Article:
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John Lennon's favourite song George Harrison wrote for The Beatles

There’s no doubt that John Lennon fell in and out of love with The Beatles quite easily. During his time as a full-time member and after he split from the group, Lennon’s view of the Fab Four was a constantly changing one. During many post-Beatles conversations, Lennon was asked to critique and confirm certain songs written by the band and, in doing so, also shared many of his favourite songs from their extensive back catalogue.

It’s meant that he picked out his favourite tunes from the band over the years as well as the ones he hated. But, often forgotten is his favourite songs of George Harrison. The guitarist began writing songs for the group much earlier than most people think with ‘Don’t Bother Me’, but it was his role on ‘Taxman’ that would see him finally assert himself as a bonafide songwriter.

“I remember the day he called to ask for help on ‘Taxman’, one of his first songs,” recalled Lennon when speaking to David Sheff. “I threw in a few one-liners to help the song along, because that’s what he asked for. He came to me because he couldn’t go to Paul, because Paul wouldn’t have helped him at that period. I didn’t want to do it. I thought, Oh, no, don’t tell me I have to work on George’s stuff. It’s enough doing my own and Paul’s. But because I loved him and I didn’t want to hurt him when he called that afternoon and said, ‘Will you help me with this song?’ I just sort of bit my tongue and said OK. It had been John and Paul for so long, he’d been left out because he hadn’t been a songwriter up until then.” However, though Lennon loved the song, it wasn’t his favourite Harrison composition.

Even after the brilliant ‘Taxman’, Harrison struggled to find his feet within the group. As Bob Dylan once famously said: “who wouldn’t get stuck behind those guys?” referencing the songwriting partnership of Lennon-McCartney. But, Harrison would continue to find some room on forthcoming releases and, following ‘Taxman’s placement on Revolver, was readying another track for the upcoming new record.

Often thought of as ‘Paul McCartney’s record’, Sgt. Pepper wasn’t a pleasant experience for Harrison and typified his struggles within the group. “Sgt Pepper was the one album where things were done slightly differently,” he said in Anthology. “A lot of the time…we weren’t allowed to play as a band so much. It became an assembly process — just little parts and then overdubbing.” It was misaligned with Harrison’s newfound spiritualism; having just returned from six weeks in India, his songwriting style was far removed from a costumed concept album. “After [the India trip], everything else seemed like hard work,” George said. “It was a job, like doing something I didn’t really want to do, and I was losing interest in being ‘fab’ at that point.”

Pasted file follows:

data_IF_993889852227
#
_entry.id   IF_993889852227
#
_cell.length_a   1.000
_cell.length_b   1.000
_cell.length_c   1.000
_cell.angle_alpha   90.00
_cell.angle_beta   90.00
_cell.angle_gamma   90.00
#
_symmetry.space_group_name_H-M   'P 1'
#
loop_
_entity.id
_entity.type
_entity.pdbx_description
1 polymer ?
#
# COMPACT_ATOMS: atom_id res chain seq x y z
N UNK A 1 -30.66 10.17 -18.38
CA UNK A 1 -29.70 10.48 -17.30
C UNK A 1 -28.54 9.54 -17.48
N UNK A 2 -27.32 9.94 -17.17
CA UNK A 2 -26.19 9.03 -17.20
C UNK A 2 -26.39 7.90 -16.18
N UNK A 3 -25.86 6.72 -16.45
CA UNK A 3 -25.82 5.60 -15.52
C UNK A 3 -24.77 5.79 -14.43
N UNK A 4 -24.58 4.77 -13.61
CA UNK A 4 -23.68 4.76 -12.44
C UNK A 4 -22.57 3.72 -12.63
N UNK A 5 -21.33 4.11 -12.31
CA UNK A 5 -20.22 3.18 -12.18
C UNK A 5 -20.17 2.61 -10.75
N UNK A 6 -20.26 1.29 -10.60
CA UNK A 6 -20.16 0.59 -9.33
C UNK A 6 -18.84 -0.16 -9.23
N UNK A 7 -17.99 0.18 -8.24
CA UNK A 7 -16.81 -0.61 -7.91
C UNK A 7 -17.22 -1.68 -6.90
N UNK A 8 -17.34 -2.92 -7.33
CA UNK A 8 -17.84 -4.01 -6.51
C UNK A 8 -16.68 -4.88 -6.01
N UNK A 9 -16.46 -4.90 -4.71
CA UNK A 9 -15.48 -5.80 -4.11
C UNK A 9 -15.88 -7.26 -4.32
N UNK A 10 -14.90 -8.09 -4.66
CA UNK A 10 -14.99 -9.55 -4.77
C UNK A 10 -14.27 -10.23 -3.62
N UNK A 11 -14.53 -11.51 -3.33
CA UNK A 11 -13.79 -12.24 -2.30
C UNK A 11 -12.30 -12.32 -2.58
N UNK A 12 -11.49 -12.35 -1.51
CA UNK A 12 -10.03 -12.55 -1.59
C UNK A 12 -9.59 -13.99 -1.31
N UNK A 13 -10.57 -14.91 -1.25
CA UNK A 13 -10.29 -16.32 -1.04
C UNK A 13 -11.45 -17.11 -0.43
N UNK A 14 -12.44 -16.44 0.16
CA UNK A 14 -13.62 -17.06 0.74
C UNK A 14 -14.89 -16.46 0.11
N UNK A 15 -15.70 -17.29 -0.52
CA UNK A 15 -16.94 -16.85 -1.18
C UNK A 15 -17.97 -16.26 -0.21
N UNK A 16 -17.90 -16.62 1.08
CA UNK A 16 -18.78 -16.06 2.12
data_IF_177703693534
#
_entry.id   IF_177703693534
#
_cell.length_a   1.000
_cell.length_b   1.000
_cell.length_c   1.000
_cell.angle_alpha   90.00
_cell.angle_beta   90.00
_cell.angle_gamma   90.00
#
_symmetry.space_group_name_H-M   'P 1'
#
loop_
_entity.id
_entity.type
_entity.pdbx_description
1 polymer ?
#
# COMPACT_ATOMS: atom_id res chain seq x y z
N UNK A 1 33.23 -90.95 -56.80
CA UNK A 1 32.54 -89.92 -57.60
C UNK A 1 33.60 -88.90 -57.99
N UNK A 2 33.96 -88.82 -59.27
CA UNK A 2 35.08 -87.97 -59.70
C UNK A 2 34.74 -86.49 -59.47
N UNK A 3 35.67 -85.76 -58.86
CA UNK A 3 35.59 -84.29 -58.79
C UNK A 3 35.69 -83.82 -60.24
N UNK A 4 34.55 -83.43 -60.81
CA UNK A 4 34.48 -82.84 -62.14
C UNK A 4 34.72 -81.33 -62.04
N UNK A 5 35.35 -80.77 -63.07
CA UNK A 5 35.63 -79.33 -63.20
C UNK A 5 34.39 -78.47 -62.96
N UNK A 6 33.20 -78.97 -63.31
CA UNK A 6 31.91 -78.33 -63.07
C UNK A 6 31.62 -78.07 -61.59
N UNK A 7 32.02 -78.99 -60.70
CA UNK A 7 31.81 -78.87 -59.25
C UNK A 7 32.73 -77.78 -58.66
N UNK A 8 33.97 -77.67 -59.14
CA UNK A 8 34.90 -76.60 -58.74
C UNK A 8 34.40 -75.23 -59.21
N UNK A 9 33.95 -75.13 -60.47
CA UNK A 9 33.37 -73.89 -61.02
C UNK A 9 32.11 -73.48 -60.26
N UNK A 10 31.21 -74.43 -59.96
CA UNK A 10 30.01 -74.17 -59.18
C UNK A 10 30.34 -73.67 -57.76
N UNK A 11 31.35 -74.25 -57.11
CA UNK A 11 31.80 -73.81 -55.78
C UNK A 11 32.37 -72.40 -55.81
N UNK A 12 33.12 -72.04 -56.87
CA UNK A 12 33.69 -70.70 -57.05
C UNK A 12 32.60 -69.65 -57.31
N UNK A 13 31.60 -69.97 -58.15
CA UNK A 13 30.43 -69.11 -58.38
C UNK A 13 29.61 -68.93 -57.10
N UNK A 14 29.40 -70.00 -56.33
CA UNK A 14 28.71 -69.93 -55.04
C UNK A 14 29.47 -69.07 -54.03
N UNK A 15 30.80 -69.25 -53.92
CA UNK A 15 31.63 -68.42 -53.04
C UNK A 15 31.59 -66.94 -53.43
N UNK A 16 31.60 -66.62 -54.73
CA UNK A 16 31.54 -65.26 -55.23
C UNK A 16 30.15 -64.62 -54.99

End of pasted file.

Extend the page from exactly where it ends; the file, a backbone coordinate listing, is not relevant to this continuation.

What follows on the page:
That wouldn’t stop the guitarist from contributing one of the finest moment of the album in the beautiful ‘Within You Without You’ — the song Lennon would call his favourite. It is deeply ingrained with Harrison’s new Eastern identity and was an accurate reflection of where his music would eventually go without the band. To make the point clearer, Harrison recorded the song in London, alone and without the band’s other members.

“‘Within You Without You’ came about after I had spent a bit of time in India and fallen under the spell of the country and its music,” remembered Harrison. “I had brought back a lot of instruments. It was written at Klaus Voormann’s house in Hampstead after dinner one night. The song came to me when I was playing a pedal harmonium.

“I’d also spent a lot of time with Ravi Shankar, trying to figure out how to sit and hold the sitar, and how to play it. ‘Within You Without You’ was a song that I wrote based upon a piece of music of Ravi’s that he’d recorded for All-India Radio. It was a very long piece – maybe 30 or 40 minutes – and was written in different parts, with a progression in each. I wrote a mini version of it, using sounds similar to those I’d discovered in his piece. I recorded in three segments and spliced them together later.” The track has since been regarded as one of the best The Beatles ever released, and Harrison ever wrote. It certainly had Lennon’s seal of approval.

“I think that [‘Within You Without You’] is one of George’s best songs,” recalled Lennon to David Sheff, “one of my favourites of his. I like the arrangement, the sound, and the words. He is clear on that song. You can hear his mind is clear and his music is clear. It’s his innate talent that comes through on that song, that brought that song together.”

Below, listen to the clear mind of George Harrison as he delivers one of The Beatles best songs on ‘Within You, Without You’.

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